The Largo brings some fine sonorities as the music is drawn slowly forward in the orchestra. The solo violin enters over beautifully poised pizzicato string phrases to which the fortepiano adds some beautifully decorated phrases. Both soloists find some lovely little turns of phrase, shaping the notes wonderfully with a cadenza that brings moments of wit and good humour.
The Freiburgers bring a spirited opening to the Presto to which the fortepiano soon joins, before fortepiano and violin weave some terrific moments, both soloists appearing to enjoy themselves immensely. This is music that is full of life and buoyancy as the players bring wonderfully shaped, lightly rhythmic phrases.
The beginning of the 1780’s saw Haydn writing his Concerto for cello and orchestra in D major Hob. VIIb:2 along with his Concerto for clavier and orchestra in D major, Hob.XVIII:11. The precise date of composition is not known but it was published in 1784.
The Freiburger Barockorchester brings a real vibrancy to the opening of the Vivace to which Staier brings a crisp, finely shaped fortepiano line. There is wonderful control of dynamics with moments of delicacy set against a strength and fluency to marvel at. There are some particularly fine moments of orchestral precision as they dovetail with the soloist through passages of fine textures before the cadenza arrives in which the soloist finds some lovely phrases that reveal more aspects of his fine instrument.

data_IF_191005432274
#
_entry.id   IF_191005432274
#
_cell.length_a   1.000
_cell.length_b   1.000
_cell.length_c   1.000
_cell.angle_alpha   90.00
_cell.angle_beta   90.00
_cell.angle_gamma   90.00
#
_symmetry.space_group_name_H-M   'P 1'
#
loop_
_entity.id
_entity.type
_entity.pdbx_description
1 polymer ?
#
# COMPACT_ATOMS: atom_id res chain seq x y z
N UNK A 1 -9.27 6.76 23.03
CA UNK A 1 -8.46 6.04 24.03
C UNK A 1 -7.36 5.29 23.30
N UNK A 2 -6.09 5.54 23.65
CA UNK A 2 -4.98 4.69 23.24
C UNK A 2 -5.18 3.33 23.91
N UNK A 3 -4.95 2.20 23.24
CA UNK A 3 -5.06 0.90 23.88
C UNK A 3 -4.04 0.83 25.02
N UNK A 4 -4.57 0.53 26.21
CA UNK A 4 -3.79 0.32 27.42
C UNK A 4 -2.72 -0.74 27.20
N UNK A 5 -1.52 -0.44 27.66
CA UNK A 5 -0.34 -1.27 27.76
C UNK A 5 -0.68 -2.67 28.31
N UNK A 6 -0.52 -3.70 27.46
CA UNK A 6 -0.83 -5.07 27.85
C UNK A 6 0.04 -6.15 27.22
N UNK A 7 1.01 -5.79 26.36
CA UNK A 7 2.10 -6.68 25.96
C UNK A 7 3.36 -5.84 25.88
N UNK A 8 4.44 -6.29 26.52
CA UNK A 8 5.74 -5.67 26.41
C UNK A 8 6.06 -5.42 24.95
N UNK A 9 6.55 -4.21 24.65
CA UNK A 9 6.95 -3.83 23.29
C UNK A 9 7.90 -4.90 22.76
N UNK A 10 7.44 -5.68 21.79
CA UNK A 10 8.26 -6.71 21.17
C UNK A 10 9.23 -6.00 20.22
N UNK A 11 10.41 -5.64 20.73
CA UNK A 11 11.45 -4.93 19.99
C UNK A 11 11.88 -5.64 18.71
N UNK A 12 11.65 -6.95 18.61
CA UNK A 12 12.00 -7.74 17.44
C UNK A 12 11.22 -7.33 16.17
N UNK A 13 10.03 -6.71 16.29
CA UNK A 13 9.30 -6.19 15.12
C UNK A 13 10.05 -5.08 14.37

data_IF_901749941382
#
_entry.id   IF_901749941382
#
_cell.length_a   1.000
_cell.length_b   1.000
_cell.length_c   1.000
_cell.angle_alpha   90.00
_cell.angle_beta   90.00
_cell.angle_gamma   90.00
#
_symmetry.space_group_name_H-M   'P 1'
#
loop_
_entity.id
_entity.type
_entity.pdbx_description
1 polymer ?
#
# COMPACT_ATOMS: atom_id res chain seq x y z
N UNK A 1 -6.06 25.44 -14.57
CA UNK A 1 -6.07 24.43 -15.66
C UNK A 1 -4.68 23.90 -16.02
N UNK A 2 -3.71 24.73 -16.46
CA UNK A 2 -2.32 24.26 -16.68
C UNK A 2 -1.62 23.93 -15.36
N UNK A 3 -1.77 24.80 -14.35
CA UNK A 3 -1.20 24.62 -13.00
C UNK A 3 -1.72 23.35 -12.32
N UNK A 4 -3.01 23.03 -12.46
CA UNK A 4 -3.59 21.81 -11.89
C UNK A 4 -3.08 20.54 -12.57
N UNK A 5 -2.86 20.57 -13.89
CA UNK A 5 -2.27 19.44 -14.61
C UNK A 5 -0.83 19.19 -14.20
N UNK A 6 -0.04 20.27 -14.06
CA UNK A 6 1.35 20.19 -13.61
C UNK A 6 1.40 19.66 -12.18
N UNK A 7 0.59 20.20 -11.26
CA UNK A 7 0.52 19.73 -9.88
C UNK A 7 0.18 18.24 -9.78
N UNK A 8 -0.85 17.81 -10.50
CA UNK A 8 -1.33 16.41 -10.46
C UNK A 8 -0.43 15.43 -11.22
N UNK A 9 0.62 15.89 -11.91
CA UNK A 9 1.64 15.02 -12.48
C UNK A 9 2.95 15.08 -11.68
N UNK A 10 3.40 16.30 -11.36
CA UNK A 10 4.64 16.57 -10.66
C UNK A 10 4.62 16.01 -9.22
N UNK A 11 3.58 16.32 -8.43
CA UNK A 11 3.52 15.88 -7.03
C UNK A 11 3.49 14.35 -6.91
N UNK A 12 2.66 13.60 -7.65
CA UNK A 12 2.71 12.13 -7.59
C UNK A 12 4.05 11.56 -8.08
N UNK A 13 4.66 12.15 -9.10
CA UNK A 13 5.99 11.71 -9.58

Haydn’s lovely orchestration is laid bare by the orchestra in the Un poco adagio. When Staier enters he delicately shapes the phrases with subtle little decorations, always finding a way to point up phrases. There are some quite wonderfully subtle, quieter moments for soloist and orchestra and a cadenza that soon finds a fast and furious pace around which there are lovely quieter, slower moments.
There is a rollicking, brilliantly crisp opening to the Rondo all'Ungarese for soloist and orchestra, Staier bringing terrific fluency, precision and sheer joy as the music hurtles along, full of vintage Haydn. He extracts some stunning timbres from his instrument through some terrific passages in the cadenza.
Andreas Staier, Gottfried von der Goltz and the Freiburger Barockorchester provide absolutely terrific performances bringing a feeling of sheer enjoyment. They receive an absolutely first rate recording, rich, detailed and with terrific presence and there are excellent booklet notes.
Presentation is first rate with the CD and booklet presented in a nicely illustrated box.
In short, if you didn’t get this disc first time around, don’t delay, get it now. There is some quite wonderful Haydn here.